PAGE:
Diego Rivera (1886-1957) was one of the Mexican muralists known as Los tres grandes who together established the Mexican Muralism Movement. His full name was Diego María de la Concepción Juan Nepomuceno Estanislao de la Rivera y Barrientos Acosta y Rodríguez. Don't you just love these incredible Hispanic names which apparently tell a story of the person’s heritage.
Can you guess who this is? Pablo Diego José Francisco de Paula Juan Nepomuceno María de los Remedios Cipriano de la Santísima Trinidad Ruiz y Picasso.
I am getting distracted and we must return to Diego and look at some of his works.
Though it is a good time to let you know that Diego and Pablo Picasso were friends and of course rivals! They both worked in Paris in the early C20th, both were outsiders and both were experimenting with Cubism.
Today we are going to learn about Rivera's road to painting success and look at his non mural works then in the next post we will look at his murals. He was without doubt a wonderful artist and I think you will enjoy this journey down his path. It is also easier to see his artistic skills in the paintings because the images of the murals don't show the same amount of detail.
Diego Rivera’s artistic talent was obvious from a very young age and by ten he had been enrolled at the Academy of San Carlos in Mexico City. I found this sketch Diego did when he was 12 years old and you can see his talent oozing forth!
The painting titled El Albanil (below) hung behind the office door of Texan Rue Ferguson...The unassuming piece, bought by Ferguson’s great grandparents in 1920, is actually a masterpiece by Mexican muralist Diego Rivera, as Antiques Road Show revealed last week. The painting, made when Rivera was only 18 years old, is worth between $800,000 and $1 million, but it lived in obscurity in Ferguson’s home office for years.3
According to the Corpus Christi Caller, Ferguson’s great-grandparents originally purchased the work in Mexico and passed it on to his parents, who thought it was a fake. They then kept the work in storage, unaware of its true value. While any Rivera work would be worth a hefty sum, this painting holds particular importance because it shows a young artist of note still developing his craft. Ferguson realized the weightiness of the piece and decided the work likely “needs to be in a museum where everybody can look at it,” as he explained during his PBS appearance.3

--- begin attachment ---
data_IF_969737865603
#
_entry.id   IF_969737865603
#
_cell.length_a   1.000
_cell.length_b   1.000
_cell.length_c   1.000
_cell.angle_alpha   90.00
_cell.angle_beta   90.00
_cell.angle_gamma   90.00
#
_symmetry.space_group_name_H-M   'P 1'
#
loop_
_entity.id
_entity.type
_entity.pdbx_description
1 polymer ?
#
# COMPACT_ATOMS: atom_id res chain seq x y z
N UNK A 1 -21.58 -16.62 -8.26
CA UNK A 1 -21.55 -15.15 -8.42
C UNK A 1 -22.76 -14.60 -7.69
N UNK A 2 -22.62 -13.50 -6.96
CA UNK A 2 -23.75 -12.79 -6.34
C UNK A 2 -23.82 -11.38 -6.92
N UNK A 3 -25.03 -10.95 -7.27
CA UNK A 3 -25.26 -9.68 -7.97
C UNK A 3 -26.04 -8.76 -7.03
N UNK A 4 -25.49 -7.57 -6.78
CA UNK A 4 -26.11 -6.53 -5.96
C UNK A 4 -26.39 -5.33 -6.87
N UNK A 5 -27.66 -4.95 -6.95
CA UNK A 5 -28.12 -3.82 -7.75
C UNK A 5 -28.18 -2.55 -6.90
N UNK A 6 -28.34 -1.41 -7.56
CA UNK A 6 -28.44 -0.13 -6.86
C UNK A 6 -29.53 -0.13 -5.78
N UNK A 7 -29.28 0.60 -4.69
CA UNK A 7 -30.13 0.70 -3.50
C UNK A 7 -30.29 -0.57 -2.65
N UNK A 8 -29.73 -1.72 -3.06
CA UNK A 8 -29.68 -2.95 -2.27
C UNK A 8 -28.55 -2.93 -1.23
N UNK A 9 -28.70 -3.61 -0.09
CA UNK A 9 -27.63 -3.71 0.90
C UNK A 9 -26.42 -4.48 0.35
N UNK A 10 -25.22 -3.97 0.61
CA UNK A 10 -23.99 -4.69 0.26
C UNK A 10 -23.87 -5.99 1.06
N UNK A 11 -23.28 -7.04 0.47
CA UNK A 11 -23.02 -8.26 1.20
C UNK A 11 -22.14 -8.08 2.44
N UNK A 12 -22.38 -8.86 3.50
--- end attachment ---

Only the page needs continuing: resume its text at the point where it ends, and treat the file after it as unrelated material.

Like most young artists of the time, Rivera travelled to Europe to learn from the works created by the great masters. He was particularly attracted to the styles of Paul Cezanne, Van Gogh, Gauguin, El Greco, Breughel, Hogarth and Goya - a sign of the versatility and innate talent of this equally remakable painter. Below is one of his early European works.
Finally by 1913 Rivera devoted himself entirely to cubism following in the style of Picasso, Dali and Klee. Examples are shown below.
But by 1917 Rivera's style had once more begun to change largely influenced by the Russian Revolution and the general return to Realism amongst the European artists.4
By the time Rivera's style matures his greatest emphasis is on the working class people of Mexico. And yes, I love these paintings because although not created in a naive style, they contain the same close observance of daily life and direct message.
I have deliberately made these images large so that you can closely study Diego's style and the details of his painting technique. As you will note by the dates some of these paintings were done quite early indivating his final view of the world was a seed germinating from the beginning.
Tomorrow I'll be back to showcase for you Diego Rivera, Muralist.